In theory, hinges defined by cut lines 30 and portions 32 could be replaced by scores or by perforations. However, such replacement would result in wrinkling and not result in flaps 24, after folding or bending them, smoothly matching the curvature of cup 50, as will be explained later with respect to FIGS. 2 and 3. The best mode of the invention is thus that using cut lines 30 and integral portions 32.
The right and left longitudinal ends of main arcuate strip 12 are designated respectively as 36 and 38, and are intended to be overlapped and glued together. A curved reference axis 13, which may be regarded as a longitudinal axis, having the same center of curvature 17 as edges 16 and 18, runs through the mid section of main arcuate strip 12.
It is seen that two spaced radially extending fold lines 15 extend across the width of the main strip 12, and are located between the bases of flaps 24 c and 24 d, as well as between the bases of flaps 24 a and 24 b. These fold lines facilitate the folding, to a generally flattened form, of the annulus formed when the main strip ends 36 and 38 are glued together.
Referring now to FIG. 2, the individual flaps 24 have been bent or folded approximately 180 degrees about their respective bases, the direction of bending being either toward or away from the reader (shown in FIG. 2 as toward the reader). It is necessary to bend them so that they are in substantial parallelism with main arcuate strip 12. Ends 36 and 38 of main strip 12 are overlapped and glued so as to form a continuous arcuate member of sufficient circumference to extend completely around a typical tapered paperboard coffee cup. The holder is thus annular or ring shaped. This is illustrated at FIG. 3 wherein the holder is shown as surrounding the outside surface of a typical tapered paperboard coffee cup 50, the latter often provided with a bead 53 around its upper circumference. Some of the flaps 24 are illustrated in phantom lines at FIG. 3.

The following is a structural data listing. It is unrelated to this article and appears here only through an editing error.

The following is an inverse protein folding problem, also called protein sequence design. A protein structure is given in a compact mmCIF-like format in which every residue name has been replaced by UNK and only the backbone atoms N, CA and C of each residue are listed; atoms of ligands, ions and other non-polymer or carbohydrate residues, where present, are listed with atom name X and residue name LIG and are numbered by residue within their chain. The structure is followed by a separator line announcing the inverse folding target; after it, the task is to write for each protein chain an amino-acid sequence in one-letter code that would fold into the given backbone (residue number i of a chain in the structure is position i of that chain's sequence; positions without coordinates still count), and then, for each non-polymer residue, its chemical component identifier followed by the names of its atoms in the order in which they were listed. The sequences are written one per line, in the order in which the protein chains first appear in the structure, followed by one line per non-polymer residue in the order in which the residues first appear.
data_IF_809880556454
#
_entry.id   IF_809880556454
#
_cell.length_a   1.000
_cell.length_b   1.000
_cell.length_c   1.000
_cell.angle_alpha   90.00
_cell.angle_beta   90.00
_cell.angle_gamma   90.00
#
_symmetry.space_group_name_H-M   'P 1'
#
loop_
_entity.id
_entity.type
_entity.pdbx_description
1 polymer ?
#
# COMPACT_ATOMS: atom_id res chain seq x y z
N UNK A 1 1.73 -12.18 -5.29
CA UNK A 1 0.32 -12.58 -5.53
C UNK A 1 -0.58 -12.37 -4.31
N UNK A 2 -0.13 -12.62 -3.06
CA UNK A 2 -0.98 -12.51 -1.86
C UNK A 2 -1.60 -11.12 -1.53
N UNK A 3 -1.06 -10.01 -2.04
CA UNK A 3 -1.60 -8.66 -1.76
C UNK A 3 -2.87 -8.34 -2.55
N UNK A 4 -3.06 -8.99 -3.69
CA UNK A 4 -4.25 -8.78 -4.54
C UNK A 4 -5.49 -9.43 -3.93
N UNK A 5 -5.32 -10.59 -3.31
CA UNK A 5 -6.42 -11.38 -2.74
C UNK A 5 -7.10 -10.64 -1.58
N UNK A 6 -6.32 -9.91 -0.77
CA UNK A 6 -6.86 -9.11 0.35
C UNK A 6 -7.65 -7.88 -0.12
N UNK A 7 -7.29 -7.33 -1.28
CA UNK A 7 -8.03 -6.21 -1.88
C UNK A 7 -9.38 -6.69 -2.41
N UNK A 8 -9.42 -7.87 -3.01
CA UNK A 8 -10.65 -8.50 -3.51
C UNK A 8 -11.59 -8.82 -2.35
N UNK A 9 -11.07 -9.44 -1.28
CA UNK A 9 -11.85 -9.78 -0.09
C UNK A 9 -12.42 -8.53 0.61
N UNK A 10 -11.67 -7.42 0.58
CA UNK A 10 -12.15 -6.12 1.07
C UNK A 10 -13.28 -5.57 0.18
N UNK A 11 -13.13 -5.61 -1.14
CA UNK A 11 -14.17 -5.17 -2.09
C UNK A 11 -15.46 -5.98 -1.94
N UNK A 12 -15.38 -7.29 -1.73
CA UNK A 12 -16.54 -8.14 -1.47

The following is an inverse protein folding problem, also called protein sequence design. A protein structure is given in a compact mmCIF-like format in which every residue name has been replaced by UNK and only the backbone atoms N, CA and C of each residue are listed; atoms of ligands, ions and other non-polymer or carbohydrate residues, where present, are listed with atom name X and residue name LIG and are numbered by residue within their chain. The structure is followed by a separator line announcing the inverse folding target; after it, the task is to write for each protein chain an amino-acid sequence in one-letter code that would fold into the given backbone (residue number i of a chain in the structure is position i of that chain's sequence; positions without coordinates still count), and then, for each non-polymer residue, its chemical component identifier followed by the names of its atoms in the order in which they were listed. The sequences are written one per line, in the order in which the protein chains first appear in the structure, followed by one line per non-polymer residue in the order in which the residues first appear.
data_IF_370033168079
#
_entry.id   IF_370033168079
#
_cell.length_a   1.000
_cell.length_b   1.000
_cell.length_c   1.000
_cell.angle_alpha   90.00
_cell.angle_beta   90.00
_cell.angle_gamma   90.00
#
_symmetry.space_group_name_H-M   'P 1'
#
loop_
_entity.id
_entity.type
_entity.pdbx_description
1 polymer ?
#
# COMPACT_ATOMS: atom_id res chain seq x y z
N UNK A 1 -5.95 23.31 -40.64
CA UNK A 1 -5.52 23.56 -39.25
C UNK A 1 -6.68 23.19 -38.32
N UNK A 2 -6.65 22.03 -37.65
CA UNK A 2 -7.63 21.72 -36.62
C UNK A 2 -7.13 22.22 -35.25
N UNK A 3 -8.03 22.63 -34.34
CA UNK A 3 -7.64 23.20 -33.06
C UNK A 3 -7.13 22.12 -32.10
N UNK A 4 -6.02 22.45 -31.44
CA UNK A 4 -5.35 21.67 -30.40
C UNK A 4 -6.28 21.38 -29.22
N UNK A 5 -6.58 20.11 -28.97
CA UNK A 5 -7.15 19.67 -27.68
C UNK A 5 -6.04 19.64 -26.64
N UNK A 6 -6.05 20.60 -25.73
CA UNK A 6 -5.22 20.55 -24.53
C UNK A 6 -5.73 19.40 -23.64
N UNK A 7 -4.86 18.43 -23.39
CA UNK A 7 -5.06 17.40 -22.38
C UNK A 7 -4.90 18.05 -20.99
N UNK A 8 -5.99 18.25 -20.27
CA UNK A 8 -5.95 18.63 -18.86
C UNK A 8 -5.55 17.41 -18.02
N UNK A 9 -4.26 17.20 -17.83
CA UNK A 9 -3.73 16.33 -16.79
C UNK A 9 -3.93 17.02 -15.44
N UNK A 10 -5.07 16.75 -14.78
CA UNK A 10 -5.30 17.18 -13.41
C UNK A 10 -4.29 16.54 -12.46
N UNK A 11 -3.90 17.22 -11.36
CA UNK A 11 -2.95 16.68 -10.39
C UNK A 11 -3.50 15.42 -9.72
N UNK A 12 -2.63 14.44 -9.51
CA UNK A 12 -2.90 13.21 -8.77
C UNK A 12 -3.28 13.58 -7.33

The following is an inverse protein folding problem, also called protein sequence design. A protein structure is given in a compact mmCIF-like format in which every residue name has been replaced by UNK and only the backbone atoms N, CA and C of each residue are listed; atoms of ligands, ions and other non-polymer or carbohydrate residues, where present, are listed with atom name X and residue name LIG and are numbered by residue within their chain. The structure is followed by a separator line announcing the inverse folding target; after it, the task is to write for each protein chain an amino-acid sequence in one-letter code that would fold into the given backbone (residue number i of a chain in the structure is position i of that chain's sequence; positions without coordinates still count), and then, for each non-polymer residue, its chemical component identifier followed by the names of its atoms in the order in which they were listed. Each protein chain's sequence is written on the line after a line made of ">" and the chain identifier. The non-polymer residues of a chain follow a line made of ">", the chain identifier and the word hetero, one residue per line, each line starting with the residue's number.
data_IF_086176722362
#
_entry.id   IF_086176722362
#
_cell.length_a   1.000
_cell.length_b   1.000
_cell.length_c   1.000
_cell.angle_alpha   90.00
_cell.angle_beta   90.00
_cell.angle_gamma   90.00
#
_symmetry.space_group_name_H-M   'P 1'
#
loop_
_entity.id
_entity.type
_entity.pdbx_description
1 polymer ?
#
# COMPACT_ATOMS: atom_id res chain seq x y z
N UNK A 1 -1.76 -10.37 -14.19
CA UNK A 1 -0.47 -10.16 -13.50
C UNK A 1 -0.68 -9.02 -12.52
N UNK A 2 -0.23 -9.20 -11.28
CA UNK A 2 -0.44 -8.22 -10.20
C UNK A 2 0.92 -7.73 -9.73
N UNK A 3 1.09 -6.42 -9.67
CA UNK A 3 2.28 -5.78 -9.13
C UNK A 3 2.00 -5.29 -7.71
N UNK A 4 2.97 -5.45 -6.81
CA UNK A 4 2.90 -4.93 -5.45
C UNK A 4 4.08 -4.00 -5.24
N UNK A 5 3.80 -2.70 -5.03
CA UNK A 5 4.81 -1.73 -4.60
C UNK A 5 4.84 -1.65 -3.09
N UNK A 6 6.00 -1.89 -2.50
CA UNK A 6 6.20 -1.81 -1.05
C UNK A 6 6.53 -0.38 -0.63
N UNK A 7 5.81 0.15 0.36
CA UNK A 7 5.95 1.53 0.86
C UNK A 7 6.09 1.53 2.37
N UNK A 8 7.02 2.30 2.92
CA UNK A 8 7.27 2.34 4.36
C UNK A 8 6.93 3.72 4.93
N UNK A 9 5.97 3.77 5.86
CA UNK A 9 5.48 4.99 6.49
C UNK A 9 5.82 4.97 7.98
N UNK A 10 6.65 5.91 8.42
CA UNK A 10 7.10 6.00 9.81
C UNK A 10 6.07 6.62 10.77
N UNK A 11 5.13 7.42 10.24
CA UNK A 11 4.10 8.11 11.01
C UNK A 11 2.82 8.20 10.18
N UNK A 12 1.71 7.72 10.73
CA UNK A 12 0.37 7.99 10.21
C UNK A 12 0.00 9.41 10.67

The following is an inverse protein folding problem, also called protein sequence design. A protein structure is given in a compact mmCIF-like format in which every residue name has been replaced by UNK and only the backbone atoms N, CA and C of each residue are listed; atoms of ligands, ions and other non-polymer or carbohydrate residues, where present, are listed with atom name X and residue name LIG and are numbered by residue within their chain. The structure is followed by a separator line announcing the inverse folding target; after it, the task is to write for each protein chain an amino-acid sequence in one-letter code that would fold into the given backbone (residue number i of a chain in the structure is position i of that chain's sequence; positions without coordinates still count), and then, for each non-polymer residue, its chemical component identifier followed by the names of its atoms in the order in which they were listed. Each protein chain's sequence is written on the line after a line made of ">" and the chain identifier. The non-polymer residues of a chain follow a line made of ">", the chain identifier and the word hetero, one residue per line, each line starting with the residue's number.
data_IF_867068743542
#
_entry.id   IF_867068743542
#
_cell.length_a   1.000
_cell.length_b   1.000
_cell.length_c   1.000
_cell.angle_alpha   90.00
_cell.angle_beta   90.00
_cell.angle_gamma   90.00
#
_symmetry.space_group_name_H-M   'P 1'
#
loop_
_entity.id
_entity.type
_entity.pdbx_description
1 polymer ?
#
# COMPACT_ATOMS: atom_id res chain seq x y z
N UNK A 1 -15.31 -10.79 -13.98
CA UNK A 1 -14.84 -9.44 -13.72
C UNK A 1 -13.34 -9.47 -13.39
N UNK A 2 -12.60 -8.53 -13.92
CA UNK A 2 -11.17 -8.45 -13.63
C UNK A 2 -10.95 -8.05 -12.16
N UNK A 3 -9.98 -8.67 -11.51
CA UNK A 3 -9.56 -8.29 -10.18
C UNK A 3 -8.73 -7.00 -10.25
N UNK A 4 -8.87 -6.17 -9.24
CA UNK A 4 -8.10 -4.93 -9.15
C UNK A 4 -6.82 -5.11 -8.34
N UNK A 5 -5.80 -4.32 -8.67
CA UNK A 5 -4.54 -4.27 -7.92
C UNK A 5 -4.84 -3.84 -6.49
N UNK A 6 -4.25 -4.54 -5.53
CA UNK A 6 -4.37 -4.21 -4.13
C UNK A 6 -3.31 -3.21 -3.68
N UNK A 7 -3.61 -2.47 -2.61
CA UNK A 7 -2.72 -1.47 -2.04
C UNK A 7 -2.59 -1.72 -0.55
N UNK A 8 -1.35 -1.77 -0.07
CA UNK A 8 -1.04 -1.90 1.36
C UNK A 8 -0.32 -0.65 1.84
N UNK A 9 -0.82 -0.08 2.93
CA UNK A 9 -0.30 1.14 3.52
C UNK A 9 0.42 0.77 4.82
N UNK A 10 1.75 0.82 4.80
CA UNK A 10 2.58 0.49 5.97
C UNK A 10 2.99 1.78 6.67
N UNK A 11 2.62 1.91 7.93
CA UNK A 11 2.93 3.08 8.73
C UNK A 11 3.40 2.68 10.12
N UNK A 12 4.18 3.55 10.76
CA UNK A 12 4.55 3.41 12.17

Referring now to FIG. 4, the section taken along 4—4 of FIG. 3 shows that each flap 24 is sandwiched between the outer surface of cup 50 and one surface of the main arcuate portion 12 of the holder. The user or consumer grasps the cup holder by squeezing the thumb and one or more fingertips against the surface of the holder.